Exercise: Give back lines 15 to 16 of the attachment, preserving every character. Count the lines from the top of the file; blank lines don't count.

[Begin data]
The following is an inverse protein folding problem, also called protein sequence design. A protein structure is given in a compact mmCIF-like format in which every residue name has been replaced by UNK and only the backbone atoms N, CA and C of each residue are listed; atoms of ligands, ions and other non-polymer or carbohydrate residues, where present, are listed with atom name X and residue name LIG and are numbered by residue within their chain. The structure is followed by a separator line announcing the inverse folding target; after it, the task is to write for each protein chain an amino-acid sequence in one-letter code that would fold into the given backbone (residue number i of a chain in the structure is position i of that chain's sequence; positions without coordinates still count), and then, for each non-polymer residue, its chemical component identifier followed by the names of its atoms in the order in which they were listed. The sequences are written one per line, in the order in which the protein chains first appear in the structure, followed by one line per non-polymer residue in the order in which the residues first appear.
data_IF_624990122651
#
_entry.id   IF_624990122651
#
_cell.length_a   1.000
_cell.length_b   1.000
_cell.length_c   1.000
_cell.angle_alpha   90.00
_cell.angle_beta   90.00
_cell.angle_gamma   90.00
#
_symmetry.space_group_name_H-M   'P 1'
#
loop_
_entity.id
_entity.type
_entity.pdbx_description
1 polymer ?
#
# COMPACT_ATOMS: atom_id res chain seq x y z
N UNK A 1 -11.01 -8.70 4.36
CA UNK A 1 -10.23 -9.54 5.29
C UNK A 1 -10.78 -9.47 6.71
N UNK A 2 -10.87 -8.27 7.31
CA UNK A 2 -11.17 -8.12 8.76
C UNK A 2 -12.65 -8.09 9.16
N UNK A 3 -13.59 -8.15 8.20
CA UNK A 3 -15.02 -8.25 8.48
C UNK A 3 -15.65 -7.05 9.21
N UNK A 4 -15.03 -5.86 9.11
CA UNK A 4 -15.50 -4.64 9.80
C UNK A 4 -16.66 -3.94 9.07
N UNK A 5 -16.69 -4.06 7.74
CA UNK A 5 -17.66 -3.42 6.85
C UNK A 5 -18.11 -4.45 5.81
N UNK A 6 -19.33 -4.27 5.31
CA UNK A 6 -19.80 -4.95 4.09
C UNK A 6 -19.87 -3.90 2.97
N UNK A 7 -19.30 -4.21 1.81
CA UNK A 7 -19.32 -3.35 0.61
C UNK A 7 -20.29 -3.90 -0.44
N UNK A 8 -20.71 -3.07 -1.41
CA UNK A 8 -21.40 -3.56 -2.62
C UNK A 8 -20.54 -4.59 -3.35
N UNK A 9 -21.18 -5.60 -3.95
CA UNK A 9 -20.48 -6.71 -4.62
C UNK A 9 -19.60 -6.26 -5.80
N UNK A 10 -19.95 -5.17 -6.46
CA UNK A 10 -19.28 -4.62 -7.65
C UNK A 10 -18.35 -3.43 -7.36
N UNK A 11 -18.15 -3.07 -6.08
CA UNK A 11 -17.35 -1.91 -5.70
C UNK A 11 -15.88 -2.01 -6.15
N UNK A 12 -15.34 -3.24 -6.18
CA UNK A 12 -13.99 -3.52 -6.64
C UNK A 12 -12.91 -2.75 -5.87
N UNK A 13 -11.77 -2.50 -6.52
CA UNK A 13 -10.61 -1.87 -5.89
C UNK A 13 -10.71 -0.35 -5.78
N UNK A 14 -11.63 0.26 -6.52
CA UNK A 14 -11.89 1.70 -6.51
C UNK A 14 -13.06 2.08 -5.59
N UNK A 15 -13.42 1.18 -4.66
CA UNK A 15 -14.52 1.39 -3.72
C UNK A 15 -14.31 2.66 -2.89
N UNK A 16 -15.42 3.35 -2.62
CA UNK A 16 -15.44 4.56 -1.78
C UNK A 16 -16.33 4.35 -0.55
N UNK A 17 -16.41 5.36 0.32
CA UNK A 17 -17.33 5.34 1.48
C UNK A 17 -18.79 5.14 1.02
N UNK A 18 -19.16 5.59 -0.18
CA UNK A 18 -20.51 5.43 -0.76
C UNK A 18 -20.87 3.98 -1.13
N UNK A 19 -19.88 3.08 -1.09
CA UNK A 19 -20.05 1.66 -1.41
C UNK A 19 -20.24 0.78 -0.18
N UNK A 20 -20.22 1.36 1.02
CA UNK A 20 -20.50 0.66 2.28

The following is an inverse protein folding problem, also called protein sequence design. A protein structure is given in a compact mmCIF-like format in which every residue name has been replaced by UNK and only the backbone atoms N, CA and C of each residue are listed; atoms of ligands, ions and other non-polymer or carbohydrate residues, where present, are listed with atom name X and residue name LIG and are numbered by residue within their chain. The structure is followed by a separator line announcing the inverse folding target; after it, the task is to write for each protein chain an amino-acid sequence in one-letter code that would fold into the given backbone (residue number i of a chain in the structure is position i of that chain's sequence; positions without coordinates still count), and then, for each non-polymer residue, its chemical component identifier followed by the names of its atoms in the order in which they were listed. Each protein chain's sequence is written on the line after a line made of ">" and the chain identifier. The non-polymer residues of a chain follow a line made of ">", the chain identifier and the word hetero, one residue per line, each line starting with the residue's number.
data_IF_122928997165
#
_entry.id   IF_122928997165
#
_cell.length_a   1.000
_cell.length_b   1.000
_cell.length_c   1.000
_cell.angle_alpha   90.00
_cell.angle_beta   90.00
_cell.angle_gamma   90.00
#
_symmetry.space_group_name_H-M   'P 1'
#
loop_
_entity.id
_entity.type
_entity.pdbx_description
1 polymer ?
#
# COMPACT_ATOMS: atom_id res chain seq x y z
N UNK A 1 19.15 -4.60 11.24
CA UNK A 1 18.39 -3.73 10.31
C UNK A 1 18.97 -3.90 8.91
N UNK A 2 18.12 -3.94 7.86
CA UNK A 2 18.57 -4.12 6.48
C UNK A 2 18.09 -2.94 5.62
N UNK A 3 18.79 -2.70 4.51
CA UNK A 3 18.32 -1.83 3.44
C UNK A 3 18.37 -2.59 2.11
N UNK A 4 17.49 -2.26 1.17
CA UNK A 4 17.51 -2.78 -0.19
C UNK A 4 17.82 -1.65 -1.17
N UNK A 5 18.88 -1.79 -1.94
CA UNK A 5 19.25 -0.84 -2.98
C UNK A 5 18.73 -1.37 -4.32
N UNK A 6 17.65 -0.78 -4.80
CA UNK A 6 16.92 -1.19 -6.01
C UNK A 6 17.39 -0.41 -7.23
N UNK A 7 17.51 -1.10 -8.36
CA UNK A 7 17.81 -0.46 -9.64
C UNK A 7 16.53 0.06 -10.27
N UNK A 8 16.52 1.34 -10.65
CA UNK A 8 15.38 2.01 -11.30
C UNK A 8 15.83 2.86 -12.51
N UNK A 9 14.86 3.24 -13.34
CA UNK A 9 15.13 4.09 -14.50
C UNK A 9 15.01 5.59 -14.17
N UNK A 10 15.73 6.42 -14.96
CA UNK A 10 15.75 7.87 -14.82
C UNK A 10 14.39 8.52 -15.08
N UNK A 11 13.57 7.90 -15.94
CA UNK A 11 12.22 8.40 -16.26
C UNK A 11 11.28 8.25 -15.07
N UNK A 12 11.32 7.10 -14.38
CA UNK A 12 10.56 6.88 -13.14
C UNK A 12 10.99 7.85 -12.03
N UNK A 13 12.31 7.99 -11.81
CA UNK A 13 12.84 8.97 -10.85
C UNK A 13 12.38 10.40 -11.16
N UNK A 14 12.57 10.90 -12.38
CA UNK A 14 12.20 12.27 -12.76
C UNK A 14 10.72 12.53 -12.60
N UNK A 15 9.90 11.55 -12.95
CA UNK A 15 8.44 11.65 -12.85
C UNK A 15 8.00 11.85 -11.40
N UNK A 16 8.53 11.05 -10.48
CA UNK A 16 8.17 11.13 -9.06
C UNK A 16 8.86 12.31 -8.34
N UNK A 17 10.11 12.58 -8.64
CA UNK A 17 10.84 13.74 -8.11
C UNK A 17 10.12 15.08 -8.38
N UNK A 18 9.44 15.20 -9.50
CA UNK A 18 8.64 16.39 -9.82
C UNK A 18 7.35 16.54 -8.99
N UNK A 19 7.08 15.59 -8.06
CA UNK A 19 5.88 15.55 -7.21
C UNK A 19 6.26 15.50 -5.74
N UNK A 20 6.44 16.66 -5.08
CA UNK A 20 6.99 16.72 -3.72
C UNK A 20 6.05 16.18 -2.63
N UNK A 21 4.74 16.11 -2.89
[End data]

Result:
loop_
_entity.id